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Column: Good to see four Braves players on All-Star roster

The views of the author are not necessarily the views of AllOnGeorgia.

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There is a coach around here known for saying, “it is what it is.”

That could easily be said about the All-Star voting in Major League Baseball.

The All-Star squads for the American and National leagues were released Sunday night, well in advance of the annual Mid-Summer Classic set for next Tuesday evening in the nation’s capital.

Hopefully, you know where that is. If not, do what you usually do. Google it.

But, I’d better not digress. I do wonder, though, if Donald Trump will be there, and would he maybe be throwing out the ceremonial first pitch?

Of course, as usual, the release of the rosters did not go off without controversy as several players were snubbed and didn’t get voted in by the fans or the players.

And in some cases, the rules that call for every team to be represented on their respective league’s roster played a part in that.

I know you can’t exactly judge whether a team might win the World Series based on the number of All-Stars they have on the roster, especially since the fan-voting is more of a popularity contest than it is a meaningful vote.

Yep, it is what it is.

But, often times the guys putting up the big numbers are also the players who are the most popular in the current game.

I remember going to old Atlanta-Fulton County Stadium several times growing up for a Braves game prior to the All-Star Game and voting on my favorite players on those ballots that resembled a Scantron test.

And back then, I knew more about the players than I do now, honestly. And thus, I would make some pretty educated picks, though my love affair for Dale Murphy wouldn’t allow me to pick anyone else to play center field for the National League.

This year, the Braves will have four players going to Washington – yeah, that’s our capital – to play for the NL side.

Those players are first baseman Freddie Freeman, right fielder Nick Markakis, second baseman Ozzie Albies and starting pitcher Mike Foltynewicz.

Freeman, who is hitting .315, actually led all NL vote-getters and therefore will make his first start at the greet-em corner in his third All-Star appearance.

Markakis, in his 13th season, led all NL outfielders in the voting and thus will start in his first-ever All-Star appearance. He is the league-leader in hits and is currently batting a career-best .323 for the Braves.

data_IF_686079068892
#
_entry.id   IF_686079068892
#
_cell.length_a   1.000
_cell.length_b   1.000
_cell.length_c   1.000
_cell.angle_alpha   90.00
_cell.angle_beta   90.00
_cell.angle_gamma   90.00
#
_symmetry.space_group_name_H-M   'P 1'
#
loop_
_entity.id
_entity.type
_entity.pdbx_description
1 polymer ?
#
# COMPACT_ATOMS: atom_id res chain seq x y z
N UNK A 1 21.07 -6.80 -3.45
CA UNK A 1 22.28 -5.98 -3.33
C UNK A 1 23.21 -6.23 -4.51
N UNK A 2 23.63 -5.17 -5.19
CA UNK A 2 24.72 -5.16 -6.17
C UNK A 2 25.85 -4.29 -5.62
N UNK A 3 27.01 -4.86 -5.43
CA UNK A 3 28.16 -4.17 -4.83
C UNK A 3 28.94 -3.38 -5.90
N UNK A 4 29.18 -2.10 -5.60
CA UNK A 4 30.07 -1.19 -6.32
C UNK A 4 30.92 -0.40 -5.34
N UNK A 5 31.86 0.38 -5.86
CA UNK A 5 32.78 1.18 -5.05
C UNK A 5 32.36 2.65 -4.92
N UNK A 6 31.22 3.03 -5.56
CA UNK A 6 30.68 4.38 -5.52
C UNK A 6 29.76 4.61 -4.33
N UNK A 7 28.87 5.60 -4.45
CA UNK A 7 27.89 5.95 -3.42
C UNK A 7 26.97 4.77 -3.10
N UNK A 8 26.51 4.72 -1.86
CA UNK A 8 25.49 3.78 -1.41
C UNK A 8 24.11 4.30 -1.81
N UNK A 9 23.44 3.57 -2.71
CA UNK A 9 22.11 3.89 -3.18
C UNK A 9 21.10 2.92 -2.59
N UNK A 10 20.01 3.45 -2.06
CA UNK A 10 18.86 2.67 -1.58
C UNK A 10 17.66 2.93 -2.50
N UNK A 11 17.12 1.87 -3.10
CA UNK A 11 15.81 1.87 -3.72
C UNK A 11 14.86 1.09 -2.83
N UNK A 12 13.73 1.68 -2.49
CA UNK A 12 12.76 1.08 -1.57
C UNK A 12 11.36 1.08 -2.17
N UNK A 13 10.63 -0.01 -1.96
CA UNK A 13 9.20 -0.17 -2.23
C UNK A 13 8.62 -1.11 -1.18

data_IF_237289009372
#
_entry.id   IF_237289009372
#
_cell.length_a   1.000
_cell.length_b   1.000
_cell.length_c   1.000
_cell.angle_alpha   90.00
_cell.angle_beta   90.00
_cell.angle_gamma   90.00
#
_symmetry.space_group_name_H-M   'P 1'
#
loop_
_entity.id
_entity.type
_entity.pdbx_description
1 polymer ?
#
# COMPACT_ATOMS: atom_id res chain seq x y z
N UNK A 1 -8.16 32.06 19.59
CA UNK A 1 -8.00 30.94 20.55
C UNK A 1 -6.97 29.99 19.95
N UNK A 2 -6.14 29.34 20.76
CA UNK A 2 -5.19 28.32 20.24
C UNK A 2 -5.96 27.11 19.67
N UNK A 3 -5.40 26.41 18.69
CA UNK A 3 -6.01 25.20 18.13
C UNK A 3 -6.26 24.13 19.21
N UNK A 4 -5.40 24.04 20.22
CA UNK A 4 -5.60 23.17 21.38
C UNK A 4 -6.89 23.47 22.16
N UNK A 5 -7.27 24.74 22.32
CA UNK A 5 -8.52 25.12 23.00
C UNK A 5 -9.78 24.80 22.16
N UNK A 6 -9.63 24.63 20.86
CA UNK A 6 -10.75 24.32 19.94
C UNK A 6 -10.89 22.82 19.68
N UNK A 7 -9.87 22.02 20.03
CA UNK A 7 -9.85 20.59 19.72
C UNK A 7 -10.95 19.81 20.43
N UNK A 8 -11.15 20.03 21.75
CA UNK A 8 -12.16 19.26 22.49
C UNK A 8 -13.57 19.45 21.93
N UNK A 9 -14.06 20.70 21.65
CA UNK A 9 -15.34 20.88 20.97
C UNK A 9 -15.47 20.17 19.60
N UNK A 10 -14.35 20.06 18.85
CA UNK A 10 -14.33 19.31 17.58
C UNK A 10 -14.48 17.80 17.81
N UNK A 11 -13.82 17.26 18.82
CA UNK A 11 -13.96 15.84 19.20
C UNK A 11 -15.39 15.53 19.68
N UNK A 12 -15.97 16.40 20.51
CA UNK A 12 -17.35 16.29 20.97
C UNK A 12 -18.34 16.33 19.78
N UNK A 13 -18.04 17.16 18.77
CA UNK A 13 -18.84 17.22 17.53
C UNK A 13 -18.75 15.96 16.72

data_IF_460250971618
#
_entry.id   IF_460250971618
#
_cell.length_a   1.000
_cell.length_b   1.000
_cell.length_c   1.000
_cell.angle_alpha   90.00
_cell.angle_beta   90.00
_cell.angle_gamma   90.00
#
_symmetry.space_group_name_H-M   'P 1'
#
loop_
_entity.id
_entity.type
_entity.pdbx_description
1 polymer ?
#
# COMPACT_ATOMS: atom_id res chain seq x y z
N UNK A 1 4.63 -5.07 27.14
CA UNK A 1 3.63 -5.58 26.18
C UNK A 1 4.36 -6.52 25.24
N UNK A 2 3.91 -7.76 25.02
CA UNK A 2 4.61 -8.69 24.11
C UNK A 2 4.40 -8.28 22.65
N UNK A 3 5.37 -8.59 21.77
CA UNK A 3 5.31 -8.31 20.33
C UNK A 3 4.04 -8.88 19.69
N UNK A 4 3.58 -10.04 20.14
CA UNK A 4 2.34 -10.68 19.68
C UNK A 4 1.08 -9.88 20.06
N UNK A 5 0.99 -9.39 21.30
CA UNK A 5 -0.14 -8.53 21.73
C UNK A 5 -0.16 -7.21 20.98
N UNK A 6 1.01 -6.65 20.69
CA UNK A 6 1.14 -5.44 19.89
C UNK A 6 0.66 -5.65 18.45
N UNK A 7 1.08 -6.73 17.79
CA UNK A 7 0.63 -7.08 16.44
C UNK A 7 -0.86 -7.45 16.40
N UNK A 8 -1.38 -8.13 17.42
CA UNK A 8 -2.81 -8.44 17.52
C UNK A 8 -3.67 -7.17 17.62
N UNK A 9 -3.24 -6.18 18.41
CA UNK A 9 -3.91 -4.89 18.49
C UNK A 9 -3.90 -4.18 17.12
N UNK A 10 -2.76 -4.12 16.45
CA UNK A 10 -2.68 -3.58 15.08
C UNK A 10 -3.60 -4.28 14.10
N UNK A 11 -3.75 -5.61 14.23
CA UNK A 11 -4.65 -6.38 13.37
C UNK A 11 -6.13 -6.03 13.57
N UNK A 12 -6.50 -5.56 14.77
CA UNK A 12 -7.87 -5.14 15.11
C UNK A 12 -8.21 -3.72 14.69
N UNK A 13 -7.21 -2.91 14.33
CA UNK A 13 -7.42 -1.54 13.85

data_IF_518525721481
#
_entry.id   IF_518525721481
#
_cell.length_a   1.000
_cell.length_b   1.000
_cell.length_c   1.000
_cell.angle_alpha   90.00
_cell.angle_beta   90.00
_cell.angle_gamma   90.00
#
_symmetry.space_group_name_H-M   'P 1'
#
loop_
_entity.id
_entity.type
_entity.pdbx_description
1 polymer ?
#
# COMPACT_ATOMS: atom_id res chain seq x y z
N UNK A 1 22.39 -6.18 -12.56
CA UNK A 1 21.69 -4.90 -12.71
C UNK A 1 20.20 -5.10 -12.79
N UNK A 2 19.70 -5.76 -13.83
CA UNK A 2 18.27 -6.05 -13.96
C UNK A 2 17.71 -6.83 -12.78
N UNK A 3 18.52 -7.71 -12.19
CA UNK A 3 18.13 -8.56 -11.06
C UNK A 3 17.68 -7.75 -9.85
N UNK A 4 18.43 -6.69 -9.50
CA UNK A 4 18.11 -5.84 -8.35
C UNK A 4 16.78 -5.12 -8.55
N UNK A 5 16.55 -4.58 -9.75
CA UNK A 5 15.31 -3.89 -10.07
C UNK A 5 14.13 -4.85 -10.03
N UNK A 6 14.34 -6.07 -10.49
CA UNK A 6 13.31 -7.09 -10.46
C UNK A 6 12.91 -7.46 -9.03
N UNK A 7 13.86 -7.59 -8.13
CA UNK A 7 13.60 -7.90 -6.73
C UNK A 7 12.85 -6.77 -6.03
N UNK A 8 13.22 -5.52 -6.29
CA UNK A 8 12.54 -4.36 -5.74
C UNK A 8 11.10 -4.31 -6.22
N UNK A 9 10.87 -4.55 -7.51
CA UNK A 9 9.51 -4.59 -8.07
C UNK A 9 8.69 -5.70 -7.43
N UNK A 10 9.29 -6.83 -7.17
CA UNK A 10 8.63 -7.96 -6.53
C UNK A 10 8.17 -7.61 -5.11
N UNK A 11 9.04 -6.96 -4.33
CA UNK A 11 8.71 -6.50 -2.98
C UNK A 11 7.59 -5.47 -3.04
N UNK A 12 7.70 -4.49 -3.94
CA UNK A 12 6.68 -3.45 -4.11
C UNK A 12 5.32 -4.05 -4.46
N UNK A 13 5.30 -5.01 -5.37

Albies made the team as a reserve through player balloting. He has 18 home runs, and at age 21, could become the youngest Braves’ player to play in the All-Star game since Hank Aaron did so as a 21-year-old in 1955.

Foltynewicz is only 6-5 in 17 starts this year, but he owns a 2.37 ERA and has 114 strikeouts in 95 innings pitched.

For the Braves, this will be the first time since 2012 they have had more than two players make the NL roster. It also is the first time since 2003 that they had two players chosen as starters.

The Braves, of course, are in the midst of a surprising season as they have one of the better records in baseball and are tied for second in the NL for the most wins with 50 as they went into this week tied for first with the Philadelphia Phillies in the East.

So obviously, with the All-Star game deciding who gets homefield advantage for the World Series, a victory for the NL squad could actually benefit the Braves should they play their way into the postseason and have a chance at the NL pennant.

I don’t like the All-Star game deciding homefield for the Fall Classic, but again, it is what it is.

For me, maybe the best part of the All-Star game has always been the player introductions. As a kid, that’s when I got to see my favorite players trot onto the field and take their place among all the stars in the game.

This year, I suppose it will be cool to see all those Braves run onto the field when the PA announcer bellows their first and last names.

I won’t know all the players on both teams like I once did because I don’t idolize these guys like I used to many of the players from yesteryear.

I’ll leave that for the little-leaguers of today.

They probably know all the starters by name and team.

I don’t anymore.

But, yes. It is what it is.

Kevin Price is a freelance writer for AllOnGeorgia with more than 20 years experience in journalism and communications.

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